Natural England - Top tips from the Countryside Code

Top tips from the Countryside Code

29 September 2010

A series of tips to help you enjoy the countryside using the Countryside Code for guidance.
This week: respect, protect and enjoy the countryside.


  • Countryside Code logo

    Respect, protect and enjoy the countryside

    (29 September 2010)  By following the advice in the Countryside Code, you’ll get the best possible enjoyment and help to protect the countryside now and for future generations.

  • Get to know the signs and symbols used in the countryside

    (22 September 2010)  Visit our finding your way pages on the website for information to help you follow paths and know where you can go.

  • Respect the needs of local people

    (15 September 2010)  For example don't block gateways, driveways or other entry points with your vehicle. Find out, more see consider other people.

  • Visitors are allowed to access land in different ways.

    (8 September 2010) 

    For more guidance on how this affects you and what your rights, responsibilities and liabilities are, contact your local authority and view Know your rights.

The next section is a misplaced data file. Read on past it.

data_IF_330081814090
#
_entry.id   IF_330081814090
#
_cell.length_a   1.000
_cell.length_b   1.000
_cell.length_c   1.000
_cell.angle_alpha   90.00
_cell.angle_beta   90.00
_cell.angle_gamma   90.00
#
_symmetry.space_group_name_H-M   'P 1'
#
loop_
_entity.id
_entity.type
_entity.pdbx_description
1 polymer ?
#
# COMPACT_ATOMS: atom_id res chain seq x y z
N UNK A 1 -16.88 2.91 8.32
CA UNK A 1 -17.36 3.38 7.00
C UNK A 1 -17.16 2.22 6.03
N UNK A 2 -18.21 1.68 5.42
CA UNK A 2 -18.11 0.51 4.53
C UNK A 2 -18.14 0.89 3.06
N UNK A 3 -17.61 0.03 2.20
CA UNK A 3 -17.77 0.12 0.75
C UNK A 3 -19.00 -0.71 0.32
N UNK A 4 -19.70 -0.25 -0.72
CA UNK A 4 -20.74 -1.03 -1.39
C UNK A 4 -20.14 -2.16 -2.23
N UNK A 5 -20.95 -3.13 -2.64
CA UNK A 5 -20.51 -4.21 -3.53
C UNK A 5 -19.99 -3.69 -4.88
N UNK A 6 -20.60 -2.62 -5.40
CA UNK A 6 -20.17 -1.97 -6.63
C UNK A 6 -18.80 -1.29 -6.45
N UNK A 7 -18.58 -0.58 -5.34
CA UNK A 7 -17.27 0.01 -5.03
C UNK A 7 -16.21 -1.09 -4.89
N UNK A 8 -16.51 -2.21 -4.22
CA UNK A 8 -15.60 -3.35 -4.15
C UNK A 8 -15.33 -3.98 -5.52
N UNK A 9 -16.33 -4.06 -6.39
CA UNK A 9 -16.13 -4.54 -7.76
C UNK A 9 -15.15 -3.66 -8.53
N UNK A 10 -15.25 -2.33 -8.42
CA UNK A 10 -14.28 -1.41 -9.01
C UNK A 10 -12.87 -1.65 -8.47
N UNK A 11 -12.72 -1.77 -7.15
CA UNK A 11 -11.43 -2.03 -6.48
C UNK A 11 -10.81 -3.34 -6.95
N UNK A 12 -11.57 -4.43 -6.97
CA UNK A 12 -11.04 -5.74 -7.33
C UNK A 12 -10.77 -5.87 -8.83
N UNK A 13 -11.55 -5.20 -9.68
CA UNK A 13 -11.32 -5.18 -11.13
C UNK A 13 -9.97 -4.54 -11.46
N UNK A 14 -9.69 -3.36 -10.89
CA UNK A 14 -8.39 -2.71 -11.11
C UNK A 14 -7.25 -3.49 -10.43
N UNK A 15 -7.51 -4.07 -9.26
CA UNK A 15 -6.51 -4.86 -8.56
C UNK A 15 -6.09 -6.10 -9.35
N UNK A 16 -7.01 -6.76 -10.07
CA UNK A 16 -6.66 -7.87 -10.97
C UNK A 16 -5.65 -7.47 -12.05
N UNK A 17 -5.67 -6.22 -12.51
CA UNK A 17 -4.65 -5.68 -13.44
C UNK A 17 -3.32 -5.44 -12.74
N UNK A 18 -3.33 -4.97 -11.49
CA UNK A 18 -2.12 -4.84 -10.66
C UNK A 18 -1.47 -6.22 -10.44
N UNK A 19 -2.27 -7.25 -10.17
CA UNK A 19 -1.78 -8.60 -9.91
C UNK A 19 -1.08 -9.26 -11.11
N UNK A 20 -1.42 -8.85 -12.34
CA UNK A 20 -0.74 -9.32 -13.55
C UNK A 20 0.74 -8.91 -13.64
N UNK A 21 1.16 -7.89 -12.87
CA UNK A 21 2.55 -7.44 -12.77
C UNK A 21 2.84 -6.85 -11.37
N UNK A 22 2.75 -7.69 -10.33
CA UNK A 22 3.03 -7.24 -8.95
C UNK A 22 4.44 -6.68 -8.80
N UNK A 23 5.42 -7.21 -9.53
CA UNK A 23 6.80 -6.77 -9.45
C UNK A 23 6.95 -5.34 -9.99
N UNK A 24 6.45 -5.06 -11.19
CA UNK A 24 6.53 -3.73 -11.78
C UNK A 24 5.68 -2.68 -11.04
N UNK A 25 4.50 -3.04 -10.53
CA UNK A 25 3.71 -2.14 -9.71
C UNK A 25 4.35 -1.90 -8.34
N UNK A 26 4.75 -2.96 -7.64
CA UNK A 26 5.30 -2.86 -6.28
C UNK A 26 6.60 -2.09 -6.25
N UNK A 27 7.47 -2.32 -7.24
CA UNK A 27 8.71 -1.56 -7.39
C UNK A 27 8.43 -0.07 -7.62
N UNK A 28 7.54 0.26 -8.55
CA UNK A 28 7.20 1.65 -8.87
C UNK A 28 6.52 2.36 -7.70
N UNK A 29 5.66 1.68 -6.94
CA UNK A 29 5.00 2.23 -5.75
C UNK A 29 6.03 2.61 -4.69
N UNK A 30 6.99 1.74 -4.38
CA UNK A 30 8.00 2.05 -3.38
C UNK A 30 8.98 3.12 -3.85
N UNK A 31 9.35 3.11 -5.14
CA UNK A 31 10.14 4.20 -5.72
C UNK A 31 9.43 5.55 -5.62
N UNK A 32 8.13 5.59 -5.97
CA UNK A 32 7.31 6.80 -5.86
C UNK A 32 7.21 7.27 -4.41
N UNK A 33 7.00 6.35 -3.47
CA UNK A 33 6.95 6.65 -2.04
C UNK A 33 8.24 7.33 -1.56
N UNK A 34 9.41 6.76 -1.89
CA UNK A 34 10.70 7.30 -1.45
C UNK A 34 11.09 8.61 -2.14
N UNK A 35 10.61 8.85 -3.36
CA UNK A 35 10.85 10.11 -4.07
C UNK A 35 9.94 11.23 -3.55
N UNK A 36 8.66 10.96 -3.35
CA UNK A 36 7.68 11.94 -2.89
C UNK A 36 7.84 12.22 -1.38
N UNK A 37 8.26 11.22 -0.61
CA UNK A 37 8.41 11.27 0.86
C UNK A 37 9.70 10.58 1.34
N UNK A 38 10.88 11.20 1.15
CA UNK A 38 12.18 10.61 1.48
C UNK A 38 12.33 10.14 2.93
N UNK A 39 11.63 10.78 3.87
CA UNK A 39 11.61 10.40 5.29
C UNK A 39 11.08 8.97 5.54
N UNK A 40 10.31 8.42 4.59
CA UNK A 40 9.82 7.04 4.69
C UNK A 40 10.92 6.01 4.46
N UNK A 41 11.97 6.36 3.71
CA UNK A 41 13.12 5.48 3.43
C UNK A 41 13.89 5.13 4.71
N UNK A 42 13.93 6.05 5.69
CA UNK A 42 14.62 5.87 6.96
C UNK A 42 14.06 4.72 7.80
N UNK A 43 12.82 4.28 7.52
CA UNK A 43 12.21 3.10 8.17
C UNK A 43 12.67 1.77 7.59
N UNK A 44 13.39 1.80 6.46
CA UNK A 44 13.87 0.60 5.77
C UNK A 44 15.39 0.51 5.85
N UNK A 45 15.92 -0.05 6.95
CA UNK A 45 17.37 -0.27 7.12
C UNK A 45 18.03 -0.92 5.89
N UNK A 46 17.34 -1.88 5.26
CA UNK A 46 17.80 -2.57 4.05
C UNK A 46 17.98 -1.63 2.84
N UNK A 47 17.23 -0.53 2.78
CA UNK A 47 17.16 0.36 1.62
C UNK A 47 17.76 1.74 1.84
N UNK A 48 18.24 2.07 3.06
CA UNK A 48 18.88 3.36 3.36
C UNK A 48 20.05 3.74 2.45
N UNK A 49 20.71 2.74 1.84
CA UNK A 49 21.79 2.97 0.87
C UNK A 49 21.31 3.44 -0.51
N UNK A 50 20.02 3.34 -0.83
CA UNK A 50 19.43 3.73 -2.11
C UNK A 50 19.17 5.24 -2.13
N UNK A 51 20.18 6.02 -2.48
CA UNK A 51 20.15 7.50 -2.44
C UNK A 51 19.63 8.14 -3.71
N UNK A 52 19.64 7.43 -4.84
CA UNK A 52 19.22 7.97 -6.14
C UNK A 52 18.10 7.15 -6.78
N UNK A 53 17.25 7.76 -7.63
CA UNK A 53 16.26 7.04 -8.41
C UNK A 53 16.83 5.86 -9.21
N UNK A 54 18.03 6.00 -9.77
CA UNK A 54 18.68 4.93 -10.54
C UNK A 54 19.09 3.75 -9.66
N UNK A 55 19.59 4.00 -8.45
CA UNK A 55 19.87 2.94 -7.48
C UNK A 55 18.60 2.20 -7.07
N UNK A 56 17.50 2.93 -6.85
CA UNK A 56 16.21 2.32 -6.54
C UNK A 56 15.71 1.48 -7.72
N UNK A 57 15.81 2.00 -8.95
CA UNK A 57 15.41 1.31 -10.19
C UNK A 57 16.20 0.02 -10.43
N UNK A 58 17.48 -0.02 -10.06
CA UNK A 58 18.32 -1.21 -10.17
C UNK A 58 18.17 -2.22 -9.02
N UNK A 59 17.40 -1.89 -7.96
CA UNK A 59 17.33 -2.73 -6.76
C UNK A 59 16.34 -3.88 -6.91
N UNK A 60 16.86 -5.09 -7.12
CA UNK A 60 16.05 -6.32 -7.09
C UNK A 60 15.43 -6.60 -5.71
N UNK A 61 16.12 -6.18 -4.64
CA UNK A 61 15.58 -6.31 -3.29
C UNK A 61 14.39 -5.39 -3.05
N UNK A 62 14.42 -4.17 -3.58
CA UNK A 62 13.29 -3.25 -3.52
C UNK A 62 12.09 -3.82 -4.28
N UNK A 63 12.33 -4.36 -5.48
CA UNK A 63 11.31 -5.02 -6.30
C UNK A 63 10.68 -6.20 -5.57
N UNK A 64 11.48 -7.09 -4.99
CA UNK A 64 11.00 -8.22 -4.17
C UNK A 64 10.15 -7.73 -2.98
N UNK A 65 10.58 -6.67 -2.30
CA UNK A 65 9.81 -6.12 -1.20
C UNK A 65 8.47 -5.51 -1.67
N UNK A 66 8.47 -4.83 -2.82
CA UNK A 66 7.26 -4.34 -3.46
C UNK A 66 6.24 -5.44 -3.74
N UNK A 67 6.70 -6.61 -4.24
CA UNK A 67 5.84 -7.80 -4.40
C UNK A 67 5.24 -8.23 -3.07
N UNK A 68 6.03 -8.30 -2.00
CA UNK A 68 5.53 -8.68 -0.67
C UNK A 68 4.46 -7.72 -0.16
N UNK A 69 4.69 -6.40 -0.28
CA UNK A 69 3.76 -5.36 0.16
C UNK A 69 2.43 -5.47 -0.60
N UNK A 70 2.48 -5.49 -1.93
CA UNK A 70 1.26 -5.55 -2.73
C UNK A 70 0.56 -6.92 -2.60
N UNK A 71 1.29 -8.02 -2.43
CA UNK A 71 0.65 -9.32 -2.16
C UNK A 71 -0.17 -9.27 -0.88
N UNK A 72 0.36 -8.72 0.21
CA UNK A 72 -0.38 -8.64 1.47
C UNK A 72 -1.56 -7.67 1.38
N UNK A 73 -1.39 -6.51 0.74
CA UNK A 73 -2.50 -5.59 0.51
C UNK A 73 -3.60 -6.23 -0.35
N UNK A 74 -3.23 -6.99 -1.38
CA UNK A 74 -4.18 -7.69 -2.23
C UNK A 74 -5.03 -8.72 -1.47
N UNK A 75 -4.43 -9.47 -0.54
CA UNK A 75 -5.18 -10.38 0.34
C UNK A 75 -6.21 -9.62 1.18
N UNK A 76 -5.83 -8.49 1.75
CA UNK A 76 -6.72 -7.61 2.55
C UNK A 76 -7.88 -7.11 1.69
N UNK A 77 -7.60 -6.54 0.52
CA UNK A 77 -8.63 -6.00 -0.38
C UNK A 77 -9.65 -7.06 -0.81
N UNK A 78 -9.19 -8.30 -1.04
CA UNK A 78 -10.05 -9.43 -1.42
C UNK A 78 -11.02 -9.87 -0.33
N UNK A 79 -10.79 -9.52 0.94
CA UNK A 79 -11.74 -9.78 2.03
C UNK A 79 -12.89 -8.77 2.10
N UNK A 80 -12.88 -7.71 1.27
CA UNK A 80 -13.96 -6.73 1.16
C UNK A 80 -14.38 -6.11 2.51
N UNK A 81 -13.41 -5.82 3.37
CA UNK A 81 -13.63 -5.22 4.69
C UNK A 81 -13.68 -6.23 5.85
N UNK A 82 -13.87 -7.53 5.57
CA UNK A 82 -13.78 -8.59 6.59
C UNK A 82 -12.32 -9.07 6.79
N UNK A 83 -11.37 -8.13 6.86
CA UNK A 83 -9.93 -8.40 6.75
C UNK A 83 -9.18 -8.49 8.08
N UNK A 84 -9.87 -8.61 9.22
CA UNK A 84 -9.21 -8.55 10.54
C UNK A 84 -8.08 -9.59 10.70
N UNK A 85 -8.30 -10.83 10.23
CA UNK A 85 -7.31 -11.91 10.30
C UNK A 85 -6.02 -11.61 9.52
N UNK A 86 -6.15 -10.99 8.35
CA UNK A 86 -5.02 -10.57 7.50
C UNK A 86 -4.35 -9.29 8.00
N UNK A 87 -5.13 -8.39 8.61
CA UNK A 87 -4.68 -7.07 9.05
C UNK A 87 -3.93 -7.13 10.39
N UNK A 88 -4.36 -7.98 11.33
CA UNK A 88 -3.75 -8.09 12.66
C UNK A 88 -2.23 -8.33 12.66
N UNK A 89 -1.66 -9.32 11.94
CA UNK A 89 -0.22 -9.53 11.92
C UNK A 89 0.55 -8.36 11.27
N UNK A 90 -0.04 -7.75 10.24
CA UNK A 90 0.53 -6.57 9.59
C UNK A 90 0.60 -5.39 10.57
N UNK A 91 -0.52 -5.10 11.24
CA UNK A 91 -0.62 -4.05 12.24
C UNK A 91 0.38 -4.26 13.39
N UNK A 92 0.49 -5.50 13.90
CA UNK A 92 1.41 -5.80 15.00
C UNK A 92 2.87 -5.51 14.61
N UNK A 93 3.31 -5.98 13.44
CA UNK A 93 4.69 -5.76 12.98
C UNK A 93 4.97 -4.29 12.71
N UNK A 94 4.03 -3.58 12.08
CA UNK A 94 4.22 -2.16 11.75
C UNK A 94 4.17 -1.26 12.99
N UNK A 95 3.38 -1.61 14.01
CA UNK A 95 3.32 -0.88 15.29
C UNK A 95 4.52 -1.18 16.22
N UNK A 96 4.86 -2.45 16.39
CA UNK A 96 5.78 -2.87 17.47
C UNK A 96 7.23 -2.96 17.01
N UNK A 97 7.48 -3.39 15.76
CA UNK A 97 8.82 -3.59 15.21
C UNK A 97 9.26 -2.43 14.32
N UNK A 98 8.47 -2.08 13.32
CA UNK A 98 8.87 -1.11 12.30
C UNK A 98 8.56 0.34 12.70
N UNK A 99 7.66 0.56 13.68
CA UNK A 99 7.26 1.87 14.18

• Leave gates as you find them

    (1 September 2010) 

    Leave gates as you find them or follow instructions on signs. If walking in a group, make sure the last person knows how to leave the gates.
    Find out more, see Leave gates and property as you find them.

  • Give wild and farm animals space

    (25 August 2010) 

    Wild animals and farm animals can behave unpredictably if you get too close, especially if they’re with their young – so give them plenty of space.
    Find out more, see Protect plants and animals and take your litter home.

  • Crossing fields

    (18 August 2010) 

    In fields where crops are growing, follow the paths wherever possible.
    Find out more, see Leave gates and property as you find them.

  • Dog walking

    (11 August 2010) 

    Keep dogs under close control but, if a farm animal chases you and your dog, it is safer to let your dog off the lead – don’t risk getting hurt by trying to protect it.
    Find out more, see Keep dogs under close control.